WERC releases barn owl back into Coyote Valley Open Space Preserve
The barn owl found itself in deep doo-doo … literally.
On a September evening, thinking it had found a nice tree trunk hole to spend the night, the bird flew down the chimney of a pit toilet at the Coyote Valley Open Space Preserve. Unfortunately, it went too far and got stuck in the muck that filled the cement container “basement.”
But never fear. WERC is here . . . to help rescue their fine feathered friend.
“This happens all around the U.S. These chimneys are vents to let methane and all the gas escape from the waste on the bottom,” said Joy Joyner, president of the nonprofit group Wildlife Education and Rehabilitation Center based in Morgan Hill.
The chimney top had no screen to prevent cavity nesters from entering them and facing an unfortunate result, she said.
“To a bird, that looks like a nice, safe tree trunk. They go, go, go down — and land in all the waste on the bottom,” she said. “And then they’re stuck. They’re wet and soaked with all this awful stuff and can’t fly out.”
Luckily, a woman had been enjoying a sunset hike at the preserve located north of downtown Morgan Hill. When she went inside the pit toilet to answer the call of nature, nature called back with a loud, angry shriek from below that gave her a fright. Soon, she realized the problem was a stuck bird — and phoned the Open Space Authority to report the captured critter.
Open Space Technician Patrick Stevenson arrived and, at first, was uncertain how to handle the emergency. He did a quick search on the web for owl rescue and up popped WERC’s website. He made an emergency call. Joyner and fellow WERC volunteer Colleen Grzan rushed to the rescue, knowing time was critical for the barn owl’s survival.
When Grzan saw the situation, her first thought was: “I’m not going in there.”
But the life of the barn owl was at stake. She wrinkled her nose and committed to the cause.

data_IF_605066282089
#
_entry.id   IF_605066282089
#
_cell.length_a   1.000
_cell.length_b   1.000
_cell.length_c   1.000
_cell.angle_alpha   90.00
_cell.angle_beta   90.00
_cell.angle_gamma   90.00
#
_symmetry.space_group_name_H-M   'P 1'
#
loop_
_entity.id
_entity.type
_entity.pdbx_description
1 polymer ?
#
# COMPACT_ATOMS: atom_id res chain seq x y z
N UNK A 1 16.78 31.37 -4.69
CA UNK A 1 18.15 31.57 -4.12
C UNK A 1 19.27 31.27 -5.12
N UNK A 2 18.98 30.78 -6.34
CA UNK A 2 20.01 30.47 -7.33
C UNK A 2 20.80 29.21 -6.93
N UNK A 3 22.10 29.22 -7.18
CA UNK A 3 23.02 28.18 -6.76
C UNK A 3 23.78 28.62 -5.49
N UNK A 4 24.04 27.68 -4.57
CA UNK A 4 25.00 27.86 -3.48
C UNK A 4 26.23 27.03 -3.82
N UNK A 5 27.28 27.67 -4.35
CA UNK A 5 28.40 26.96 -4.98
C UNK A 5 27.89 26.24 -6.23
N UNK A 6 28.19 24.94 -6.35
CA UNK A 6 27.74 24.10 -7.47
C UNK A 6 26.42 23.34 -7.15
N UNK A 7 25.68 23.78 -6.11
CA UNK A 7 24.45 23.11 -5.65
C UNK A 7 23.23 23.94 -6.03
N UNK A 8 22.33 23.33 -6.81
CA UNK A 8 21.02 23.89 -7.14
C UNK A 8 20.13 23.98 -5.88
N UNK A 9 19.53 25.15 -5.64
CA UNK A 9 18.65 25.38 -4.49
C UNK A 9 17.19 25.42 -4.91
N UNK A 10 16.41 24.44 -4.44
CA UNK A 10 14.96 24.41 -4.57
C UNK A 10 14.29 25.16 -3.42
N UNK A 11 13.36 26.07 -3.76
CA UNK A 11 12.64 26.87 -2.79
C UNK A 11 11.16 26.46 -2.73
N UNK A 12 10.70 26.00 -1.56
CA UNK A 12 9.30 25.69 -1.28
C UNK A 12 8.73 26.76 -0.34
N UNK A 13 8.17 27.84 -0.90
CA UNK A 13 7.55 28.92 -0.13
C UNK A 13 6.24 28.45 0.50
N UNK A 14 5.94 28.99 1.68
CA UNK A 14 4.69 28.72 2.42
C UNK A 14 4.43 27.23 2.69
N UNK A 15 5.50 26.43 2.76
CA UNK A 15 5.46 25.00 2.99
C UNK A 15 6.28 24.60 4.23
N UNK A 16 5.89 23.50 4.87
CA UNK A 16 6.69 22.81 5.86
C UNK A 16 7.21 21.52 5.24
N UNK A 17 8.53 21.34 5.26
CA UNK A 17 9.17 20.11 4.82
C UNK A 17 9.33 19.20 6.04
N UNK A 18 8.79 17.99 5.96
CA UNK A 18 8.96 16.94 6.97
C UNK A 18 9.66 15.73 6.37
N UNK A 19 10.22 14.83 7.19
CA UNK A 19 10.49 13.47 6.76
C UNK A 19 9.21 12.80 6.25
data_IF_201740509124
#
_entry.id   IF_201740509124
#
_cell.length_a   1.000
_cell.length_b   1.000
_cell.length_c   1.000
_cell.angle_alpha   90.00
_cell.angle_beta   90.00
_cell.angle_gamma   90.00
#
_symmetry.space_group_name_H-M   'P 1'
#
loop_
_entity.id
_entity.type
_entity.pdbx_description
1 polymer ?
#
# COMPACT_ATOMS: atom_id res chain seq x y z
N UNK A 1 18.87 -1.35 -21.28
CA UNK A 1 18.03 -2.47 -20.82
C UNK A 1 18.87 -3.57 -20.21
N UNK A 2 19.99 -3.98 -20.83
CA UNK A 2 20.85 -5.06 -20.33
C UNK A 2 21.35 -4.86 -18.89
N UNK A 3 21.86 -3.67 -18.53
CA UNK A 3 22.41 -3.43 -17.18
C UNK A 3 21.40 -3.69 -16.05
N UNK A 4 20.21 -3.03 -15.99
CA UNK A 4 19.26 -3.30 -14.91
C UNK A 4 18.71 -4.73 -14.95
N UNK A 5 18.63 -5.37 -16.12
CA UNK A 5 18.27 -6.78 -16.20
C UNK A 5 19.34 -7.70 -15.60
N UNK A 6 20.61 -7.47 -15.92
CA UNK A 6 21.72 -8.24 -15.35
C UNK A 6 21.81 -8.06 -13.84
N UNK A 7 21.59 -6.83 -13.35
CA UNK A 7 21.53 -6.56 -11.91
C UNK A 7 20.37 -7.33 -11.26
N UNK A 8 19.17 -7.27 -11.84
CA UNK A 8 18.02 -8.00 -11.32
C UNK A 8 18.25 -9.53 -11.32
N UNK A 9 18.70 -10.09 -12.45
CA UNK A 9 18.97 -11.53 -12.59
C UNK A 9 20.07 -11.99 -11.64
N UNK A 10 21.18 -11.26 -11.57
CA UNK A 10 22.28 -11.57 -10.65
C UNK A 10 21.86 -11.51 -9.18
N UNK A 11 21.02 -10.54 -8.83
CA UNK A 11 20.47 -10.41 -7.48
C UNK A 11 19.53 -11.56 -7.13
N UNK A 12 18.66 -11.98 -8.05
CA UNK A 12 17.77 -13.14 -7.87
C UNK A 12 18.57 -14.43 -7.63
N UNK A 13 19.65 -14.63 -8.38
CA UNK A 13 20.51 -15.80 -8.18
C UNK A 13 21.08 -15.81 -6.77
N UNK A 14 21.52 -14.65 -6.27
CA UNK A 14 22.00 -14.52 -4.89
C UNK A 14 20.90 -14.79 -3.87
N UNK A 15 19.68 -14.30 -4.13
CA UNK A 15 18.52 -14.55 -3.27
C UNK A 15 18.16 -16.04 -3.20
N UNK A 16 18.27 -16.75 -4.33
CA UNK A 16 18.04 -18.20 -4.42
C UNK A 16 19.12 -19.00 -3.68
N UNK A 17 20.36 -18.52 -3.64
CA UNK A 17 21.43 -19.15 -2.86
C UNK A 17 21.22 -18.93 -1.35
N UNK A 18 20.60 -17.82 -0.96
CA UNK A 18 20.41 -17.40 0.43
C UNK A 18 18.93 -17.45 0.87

“Thankfully, the toilet was full, so the owl was high up,” she recalled. “We tried with a catch bowl to get down into the toilet because it was right there…. The owl was sitting on an island.”
As they brought the catch bowl closer, the frightened owl stepped off the island, she said.
“It landed in the soup,” she said. “We were able to get him before he sank.”
“We were making awful jokes as we were getting him out,” Joyner added. “The smell was so bad. It was baaaad.”
But the bird’s emergency rescue also demonstrates the dedication of WERC volunteers to help out wildlife, she said.
The WERC team spent a good half hour at the site washing the bird and getting the chunks off him before they would bring him back to WERC’s site. The next day they gave him a soapy bath to get off all the remaining goo because they didn’t want bacteria to grow and cause a disease. Owl feathers aren’t waterproof, so cleaning him allowed the owl to start preening again.
“This is the first time we’ve ever had to get one from a pit toilet,” Joyner said.
The problem of birds getting stuck going down the venting chimneys of remote pit toilets and getting stuck is a serious one — and one that is easily fixed, she said. The Teton Raptor Center started a “Poo-Poo Project” to install relatively inexpensive screens on the top of the chimneys. After the mishaps of the bird at the Coyote Open Space Preserve, rangers immediately ordered a screen and installed it to prevent another barn owl from suffering the same fate.
At sunset Oct. 3, Grzan, Joyner, Stevenson and Open Space Technician Cliff Irrebaria returned the now recovered barn owl to its Coyote Valley home. They took a few minutes for a photo session as Grzan held the bird and Stevenson snapped his camera. And then, she released it.
Free again, the owl flapped its wings and headed straight for a nearby oak tree.
WERC and the Open Space Authority, which manages the preserve, often work together to release wild animals back into their natural homes, Joyner said.
“This is the place to be,” she said. “There’s lots of food. The Open Space Authority has been a great advocate for making sure we have places for wildlife. They find an animal on their properties that needs helps, they call us. If we have an animal that needs to be released back into nature, we call them.”
And no doubt, thanks to WERC’s rescue, there’s one wiser barn owl that will think twice before heading down a pit toilet chimney again.
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